Tow Hooks


#1

My car got stuck in the mud and the tow driver couldn’t find any tow hooks to pull it out. Come to find out my car doesn’t HAVE tow hooks on it. The turbo model of the 2011 Hyundai Sonata isn’t made with tow hooks. Has anyone heard of something like this? I am still in awe that the dealer didn’t even know until they put it up on the lift, and I never thought to ask when buying the car…unlucky me :frowning:


#2

Modern cars are made with the bare minimum underneath, as much for economy in operation as anything else. In transport, i guess they would lock the wheels or have removable points. I would talk to the service people where you bought your car and get some ideas. The alternative, is to mount a trailer hitch on your cars and carry a hook…at least for the rear it gives a point and a place to put a bike rack.


#3

Your tow truck driver did not know what he was doing. You have slots in the unibody frame rails. Tow trucks should have the hooks that fit in these slots. I call them hooks, but they dont look like hooks. Its more of a t shape.


#4

One of my cars has a tow hook in the trunk with the jack. You pop out cover on the bumper and screw it in in front. My other cars don’t have them but every car has places you can hook onto to pull it out front or back.


#5

Most cars dont have tow hooks. As oldbodyman stated hooks are inserted into slots in the frame rail.
If your car did hooks I would not trust them to hold up to a tow/pull out. For a car like yours a hook would simply be for transport purposes.
Years ago I inspected a vehicle that had seperate hooks for boat, train and truck transport.


#6

Thanks for the info all. The car was up on a lift at the dealer and the tech could not find the slot in the frame to attach a hook, even if you could get to it buried in the mud :slight_smile: It really seems like my model does not come with the ability to tow. My next purchase will for sure be one that has enough clearance and 4WD so this won’t happen again…the trade off between enjoying where I live and commuting to make enough money to live there :slight_smile:


#7

All modern cars have tie down capability for overseas shipping purposes. In mine, screw eye bolts are with the tire tool kit and the owner’s manual tells how to install them for towing. As oldbodyman said, the tow truck driver just didn’t know what he was doing.


#8

Out of curiosity, how did this car get stuck in mud? If it’s likely to happen again, maybe you should ask another dealer (or even the manufacturer) about how to pull it out in the future.


#9

I would recommend leaving it to a tow truck unless you know what you’re doing. There was a case in Minn some years ago wherein an offroader had gotten his truck stuck in the mud. A buddy tried to pull him out with his own 4x4 using nylon tow straps. He took a running start, the J-hook broke free and the nylon strap whipped the J-hook through the rear window and into the driver’s head, causing a fractured skull and permanent brain injury.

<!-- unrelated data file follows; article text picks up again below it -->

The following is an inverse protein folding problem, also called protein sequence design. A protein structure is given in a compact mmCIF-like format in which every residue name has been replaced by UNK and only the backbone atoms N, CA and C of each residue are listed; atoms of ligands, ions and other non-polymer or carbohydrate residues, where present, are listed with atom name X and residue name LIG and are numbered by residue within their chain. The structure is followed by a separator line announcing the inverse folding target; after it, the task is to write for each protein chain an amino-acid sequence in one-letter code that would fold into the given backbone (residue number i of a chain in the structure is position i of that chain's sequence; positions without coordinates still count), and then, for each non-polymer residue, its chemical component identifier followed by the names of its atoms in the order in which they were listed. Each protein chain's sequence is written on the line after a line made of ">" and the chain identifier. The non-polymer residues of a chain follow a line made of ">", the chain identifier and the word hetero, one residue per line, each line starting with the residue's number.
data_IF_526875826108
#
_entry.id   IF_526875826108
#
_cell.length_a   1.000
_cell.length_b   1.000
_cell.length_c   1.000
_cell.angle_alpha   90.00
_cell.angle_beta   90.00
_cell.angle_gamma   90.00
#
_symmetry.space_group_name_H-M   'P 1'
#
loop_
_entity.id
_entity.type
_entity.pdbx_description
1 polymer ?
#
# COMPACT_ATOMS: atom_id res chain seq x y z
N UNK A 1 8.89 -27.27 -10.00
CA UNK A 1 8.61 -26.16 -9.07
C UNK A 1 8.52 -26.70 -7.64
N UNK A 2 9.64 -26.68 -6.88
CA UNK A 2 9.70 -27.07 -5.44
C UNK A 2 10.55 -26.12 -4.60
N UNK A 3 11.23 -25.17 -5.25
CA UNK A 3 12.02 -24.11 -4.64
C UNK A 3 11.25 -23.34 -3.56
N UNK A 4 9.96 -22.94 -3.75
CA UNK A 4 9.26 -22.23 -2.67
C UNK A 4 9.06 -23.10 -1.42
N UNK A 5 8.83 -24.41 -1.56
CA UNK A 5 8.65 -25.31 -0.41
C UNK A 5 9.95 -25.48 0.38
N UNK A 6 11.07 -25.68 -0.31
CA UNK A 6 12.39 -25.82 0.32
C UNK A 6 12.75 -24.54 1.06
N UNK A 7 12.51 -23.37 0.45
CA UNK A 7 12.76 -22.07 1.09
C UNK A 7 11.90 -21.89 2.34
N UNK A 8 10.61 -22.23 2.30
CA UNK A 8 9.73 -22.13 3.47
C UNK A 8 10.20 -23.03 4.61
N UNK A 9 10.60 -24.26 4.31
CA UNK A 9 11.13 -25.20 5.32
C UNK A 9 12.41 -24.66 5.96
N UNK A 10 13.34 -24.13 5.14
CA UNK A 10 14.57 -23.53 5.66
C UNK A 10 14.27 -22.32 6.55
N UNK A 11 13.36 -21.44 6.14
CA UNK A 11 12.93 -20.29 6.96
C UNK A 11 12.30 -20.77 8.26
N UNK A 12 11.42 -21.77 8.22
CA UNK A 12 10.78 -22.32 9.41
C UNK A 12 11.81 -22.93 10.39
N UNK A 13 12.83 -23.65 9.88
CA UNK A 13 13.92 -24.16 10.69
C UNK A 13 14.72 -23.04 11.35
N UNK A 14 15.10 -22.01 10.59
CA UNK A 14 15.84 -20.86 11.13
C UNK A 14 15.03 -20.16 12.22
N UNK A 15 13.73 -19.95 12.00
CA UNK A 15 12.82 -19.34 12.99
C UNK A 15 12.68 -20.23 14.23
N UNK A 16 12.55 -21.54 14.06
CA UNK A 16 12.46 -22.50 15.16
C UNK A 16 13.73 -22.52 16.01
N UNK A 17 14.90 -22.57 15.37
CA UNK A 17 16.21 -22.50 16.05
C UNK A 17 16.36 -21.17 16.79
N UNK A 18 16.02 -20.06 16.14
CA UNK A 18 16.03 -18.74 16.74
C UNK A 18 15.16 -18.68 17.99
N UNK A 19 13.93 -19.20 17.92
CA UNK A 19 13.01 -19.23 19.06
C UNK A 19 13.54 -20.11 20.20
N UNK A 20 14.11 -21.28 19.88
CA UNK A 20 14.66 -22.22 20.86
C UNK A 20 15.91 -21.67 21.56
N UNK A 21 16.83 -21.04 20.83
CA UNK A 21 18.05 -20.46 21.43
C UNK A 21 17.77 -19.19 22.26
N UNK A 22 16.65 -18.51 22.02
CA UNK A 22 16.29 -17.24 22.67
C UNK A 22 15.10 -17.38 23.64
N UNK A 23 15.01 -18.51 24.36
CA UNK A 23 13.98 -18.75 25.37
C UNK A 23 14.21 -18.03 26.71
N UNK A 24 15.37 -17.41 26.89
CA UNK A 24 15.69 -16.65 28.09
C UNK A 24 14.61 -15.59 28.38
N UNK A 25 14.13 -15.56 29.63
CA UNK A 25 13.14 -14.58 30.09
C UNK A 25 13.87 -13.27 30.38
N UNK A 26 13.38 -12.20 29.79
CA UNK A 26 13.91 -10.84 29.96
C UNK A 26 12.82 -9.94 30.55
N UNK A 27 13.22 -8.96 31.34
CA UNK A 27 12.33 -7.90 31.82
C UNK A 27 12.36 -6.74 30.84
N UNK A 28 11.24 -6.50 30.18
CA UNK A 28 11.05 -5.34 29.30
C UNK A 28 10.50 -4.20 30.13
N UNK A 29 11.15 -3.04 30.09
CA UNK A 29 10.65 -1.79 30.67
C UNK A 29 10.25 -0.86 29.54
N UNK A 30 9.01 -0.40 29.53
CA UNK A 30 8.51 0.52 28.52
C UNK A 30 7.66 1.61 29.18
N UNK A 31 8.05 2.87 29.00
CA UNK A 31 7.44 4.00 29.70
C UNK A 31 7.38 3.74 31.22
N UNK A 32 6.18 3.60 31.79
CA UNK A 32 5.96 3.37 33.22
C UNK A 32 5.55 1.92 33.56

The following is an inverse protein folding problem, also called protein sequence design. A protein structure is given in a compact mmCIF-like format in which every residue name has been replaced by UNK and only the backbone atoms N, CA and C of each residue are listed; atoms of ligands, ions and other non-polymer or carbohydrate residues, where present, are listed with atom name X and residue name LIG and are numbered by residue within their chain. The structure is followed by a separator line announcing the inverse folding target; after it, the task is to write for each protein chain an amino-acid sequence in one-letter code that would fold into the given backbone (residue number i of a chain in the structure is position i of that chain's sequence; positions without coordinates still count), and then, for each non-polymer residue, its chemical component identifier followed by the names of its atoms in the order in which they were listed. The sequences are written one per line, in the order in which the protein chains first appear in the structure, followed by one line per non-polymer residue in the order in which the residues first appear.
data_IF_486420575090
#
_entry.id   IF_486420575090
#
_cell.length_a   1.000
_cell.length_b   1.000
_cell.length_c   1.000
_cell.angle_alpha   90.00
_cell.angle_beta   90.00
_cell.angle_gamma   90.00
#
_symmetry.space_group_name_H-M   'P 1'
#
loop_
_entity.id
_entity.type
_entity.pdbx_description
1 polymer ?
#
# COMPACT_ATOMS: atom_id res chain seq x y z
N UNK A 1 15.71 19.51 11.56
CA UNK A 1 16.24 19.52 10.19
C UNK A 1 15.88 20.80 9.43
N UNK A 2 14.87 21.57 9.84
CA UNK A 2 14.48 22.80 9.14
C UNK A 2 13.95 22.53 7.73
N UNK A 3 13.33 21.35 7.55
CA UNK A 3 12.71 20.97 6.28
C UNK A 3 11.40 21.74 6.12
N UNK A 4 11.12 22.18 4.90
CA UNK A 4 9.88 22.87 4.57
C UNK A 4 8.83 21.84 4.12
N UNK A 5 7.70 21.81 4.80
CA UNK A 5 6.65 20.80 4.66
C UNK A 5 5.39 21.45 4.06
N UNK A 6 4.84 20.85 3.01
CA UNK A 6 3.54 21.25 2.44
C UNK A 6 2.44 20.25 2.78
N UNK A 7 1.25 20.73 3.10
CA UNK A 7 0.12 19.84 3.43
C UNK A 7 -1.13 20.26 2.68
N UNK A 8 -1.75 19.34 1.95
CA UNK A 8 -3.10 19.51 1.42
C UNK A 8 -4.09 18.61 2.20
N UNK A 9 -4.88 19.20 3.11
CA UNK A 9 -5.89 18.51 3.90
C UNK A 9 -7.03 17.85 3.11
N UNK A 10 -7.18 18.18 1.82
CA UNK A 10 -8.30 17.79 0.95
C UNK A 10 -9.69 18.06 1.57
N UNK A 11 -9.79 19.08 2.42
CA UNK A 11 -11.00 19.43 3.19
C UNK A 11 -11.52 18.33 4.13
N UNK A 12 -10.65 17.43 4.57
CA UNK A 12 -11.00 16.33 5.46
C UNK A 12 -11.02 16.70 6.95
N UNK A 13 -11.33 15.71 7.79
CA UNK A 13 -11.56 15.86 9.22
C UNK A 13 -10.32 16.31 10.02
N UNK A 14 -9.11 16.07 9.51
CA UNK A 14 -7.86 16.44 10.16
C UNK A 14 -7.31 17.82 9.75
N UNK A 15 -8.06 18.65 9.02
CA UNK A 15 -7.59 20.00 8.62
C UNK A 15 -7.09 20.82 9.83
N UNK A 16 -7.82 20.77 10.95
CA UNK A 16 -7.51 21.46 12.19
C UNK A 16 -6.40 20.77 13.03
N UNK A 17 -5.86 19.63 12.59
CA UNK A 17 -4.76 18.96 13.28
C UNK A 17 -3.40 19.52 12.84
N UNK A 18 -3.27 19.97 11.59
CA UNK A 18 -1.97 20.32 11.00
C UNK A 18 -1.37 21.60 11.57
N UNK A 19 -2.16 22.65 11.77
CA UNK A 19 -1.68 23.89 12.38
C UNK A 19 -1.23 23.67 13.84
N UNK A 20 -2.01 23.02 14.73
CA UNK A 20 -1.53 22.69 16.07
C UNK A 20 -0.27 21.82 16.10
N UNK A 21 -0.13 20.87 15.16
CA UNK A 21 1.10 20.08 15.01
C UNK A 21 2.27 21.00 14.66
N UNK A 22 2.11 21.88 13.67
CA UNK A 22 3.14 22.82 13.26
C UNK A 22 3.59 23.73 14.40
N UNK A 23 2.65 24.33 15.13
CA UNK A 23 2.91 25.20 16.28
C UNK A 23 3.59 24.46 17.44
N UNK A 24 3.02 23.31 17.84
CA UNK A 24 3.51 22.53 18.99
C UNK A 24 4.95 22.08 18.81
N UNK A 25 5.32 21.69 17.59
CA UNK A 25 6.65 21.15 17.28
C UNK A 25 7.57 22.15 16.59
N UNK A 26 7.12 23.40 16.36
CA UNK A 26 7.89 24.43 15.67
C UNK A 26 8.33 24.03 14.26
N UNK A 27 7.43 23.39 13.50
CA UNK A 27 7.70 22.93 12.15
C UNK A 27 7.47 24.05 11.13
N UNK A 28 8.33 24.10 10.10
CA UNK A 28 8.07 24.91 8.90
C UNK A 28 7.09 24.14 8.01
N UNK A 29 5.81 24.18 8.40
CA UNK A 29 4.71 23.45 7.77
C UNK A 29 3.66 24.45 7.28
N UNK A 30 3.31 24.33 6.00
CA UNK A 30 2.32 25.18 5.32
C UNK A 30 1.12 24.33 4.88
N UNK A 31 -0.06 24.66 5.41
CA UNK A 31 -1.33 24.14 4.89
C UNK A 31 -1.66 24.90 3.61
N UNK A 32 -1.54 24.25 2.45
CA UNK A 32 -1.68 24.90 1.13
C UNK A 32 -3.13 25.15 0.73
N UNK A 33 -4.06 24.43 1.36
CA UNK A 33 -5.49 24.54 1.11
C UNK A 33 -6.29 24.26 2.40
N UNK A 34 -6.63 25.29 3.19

This type of pulling should always be done with sufficient size chains or steel cables and properly secured hardware, and always with protection from chain/cable breakage.


#10

Good point TSM. My BIL is in insurance and they had a case in SD where the chain broke and killed the guy.


#11

Unfortunately, these type of towing accindents are not uncommon. People don’t realize how much force can be loaded into a tow strap/chain/cable and the damage it can do if it lets go.


#12

Since I moved where we live now, the learning curve for driving cars in and out where you might get stuck is much steeper. We all carry something that allows us to drag cars out of ditches and …nothing works better then a hitch which is commonly found on all cars and trucks on our road. On my pickups, I installed 2 inch reciever hitches on BOTH the front and the back of one of my trucks…what an advantage. I would never buy a car I couldn’t easily access a towing point, both front and back. If you aren’t a professional, don’t use chains and cables. Towing straps and braided loop spliced tow ropes are safest, tired with a bowline with nothing metal on the ends. Nylon stretches and whipps… Use polyester lines whenever you can.


#13

Awdirect.com has diagrams with the tow points on all vehicles, I looked up your car and there should be a point mid front, I can’t seem to post the picture but it’s free and I use it when I work


#14

Um, a little late to the party?